Whatever the ideological divide on the Court, and whatever Gopnik thinks of Scalia’s judicial philosophy, the late Justice believed in the merits of this process. He even recommended Justice Kagan, a legal thinker whose views differed sharply from his own, when an opening on the Court emerged. As David Axelrod put it, Scalia told the Obama administration that even if he “could not have a philosophical ally in the next court appointee, he had hoped, at least, for one with the heft to give him a good, honest fight.”
That is, perhaps, a better lesson Court-watchers can take from the galaxy far far away. George Lucas spends a great deal of time and effort in the Star Wars prequels focusing on the prophecy of a chosen one who will bring balance to the force. Over the course of those films, that “balance” takes a rather deadly turn. But other works set in the Star Wars universe have examined the concept of balance in more creative ways, eventually positing a middle ground as the best approach to the The Force. Perhaps that same philosophy can help make the Supreme Court more seem more comprehensible and worthy of our admiration.
It’s easy to divide the world into binary states of good and evil: the light side vs. the dark side, good guys vs. bad guys, high-minded interpretation vs. mudslinging partisan politics. But our world, and our courts, are more complicated than that. From Lincoln’s team of rivals to the checks and balances that persist in the American form of government, our system is founded on the notion that people with different ideas and opposing viewpoints can come together to navigate that web of complexity and find, if not the truth, then perhaps, at least, the best way forward.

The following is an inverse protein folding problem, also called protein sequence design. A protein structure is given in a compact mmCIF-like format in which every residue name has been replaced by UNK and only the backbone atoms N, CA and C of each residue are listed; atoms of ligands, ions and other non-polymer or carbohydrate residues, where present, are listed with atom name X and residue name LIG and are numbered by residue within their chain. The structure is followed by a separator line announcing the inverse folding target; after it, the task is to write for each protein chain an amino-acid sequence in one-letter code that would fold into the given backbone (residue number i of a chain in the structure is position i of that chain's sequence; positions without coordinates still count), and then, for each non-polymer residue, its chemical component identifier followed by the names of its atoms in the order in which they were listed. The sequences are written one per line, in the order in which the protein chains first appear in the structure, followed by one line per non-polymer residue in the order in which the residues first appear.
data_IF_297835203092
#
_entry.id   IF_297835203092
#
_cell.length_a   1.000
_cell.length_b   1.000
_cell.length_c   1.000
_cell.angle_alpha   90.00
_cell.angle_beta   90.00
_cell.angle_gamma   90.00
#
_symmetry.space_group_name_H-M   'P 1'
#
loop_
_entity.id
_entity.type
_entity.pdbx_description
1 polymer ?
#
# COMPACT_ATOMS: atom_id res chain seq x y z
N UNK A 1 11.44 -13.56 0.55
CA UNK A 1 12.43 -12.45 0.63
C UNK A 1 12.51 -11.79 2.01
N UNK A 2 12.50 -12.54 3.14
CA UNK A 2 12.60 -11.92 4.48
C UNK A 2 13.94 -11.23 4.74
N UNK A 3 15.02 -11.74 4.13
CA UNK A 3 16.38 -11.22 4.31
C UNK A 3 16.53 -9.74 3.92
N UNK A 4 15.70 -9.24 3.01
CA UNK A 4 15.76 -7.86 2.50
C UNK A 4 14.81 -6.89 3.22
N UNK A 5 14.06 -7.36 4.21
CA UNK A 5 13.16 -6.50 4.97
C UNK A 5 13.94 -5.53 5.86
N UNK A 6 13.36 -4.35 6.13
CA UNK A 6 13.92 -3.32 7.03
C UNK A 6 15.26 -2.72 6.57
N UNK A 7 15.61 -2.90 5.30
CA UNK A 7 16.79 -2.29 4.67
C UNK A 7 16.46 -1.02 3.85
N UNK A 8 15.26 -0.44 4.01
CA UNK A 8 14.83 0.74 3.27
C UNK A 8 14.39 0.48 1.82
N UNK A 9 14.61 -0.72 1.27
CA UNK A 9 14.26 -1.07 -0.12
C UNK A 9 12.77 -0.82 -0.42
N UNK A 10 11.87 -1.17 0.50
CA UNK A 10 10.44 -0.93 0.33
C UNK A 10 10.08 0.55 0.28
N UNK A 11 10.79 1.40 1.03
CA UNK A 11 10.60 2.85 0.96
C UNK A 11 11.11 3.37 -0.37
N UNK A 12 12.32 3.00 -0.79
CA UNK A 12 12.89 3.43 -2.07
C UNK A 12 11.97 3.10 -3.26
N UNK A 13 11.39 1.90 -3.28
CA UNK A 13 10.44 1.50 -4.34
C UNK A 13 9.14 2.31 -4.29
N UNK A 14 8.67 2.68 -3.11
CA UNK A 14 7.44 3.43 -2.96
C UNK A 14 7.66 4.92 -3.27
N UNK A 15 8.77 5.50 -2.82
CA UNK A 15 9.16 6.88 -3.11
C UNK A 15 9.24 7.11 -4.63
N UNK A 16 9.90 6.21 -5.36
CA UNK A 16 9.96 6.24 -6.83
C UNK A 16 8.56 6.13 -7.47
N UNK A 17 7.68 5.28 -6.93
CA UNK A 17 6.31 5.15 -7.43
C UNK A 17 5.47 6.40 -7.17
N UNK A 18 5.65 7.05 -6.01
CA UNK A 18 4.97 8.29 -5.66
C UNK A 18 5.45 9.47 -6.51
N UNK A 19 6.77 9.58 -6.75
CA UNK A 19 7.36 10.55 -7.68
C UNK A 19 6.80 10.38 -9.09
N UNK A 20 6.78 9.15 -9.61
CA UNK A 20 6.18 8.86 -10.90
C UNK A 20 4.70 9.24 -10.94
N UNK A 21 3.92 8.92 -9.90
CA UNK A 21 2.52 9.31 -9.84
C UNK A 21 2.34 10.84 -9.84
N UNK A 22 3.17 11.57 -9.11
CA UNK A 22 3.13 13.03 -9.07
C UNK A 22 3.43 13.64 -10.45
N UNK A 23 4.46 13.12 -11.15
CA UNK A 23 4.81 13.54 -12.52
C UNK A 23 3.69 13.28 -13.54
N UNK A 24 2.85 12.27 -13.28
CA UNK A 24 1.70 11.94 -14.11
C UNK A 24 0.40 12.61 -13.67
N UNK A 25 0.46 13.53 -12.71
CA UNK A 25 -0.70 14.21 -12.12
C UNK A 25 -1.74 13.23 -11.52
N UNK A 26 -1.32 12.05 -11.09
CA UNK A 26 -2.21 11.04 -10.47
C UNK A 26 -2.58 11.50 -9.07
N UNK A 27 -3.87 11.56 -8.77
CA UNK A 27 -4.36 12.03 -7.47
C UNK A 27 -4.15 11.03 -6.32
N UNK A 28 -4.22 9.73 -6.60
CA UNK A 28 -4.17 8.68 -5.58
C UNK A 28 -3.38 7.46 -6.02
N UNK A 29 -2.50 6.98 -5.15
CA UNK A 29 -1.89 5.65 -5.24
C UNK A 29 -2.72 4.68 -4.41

For both the law and saucy cravats.
To that end, the Supreme Court is not comprised of demigods who can commune with The Force to discern the perfect way to apply various legal principles, nor is it made up of hapless figureheads, liable to have the wool pulled over their eyes by some conniving Sith Lord. It consists, instead, of some of our country’s brightest minds, trying their best to strike that balance through debate, disagreement, and sometimes even detente. The effort is a noble one.
It’s often said that when it comes to three branches of government, the President has the power of the military; Congress has the power of the purse, but The Supreme Court only has the power of its words. John Marshall could not wield a lightsaber in response to President Andrew Jackson’s declaration that the Supreme Court Justice “ha[d] made his decision, now let him enforce it.” Instead, Marshall had only the force of his arguments and the hope that his colleagues, and the people, would accept them.
Through these principles, our nation created a body that has, at times, grievously erred, but which has also upheld our most cherished rights, served as a guardrail for our most fundamental liberties, and endured for more than two centuries. Its champions accomplished all of this using only the pen–an elegant weapon for a more civilized age–and the very public trust in their efforts that Gopnik maligns. While those efforts may lack the supernatural allure of The Force, and while they are by no means above critique, they are worthy of our respect, both for that process and for the individuals who carry it out, be they of The Council or the counsel.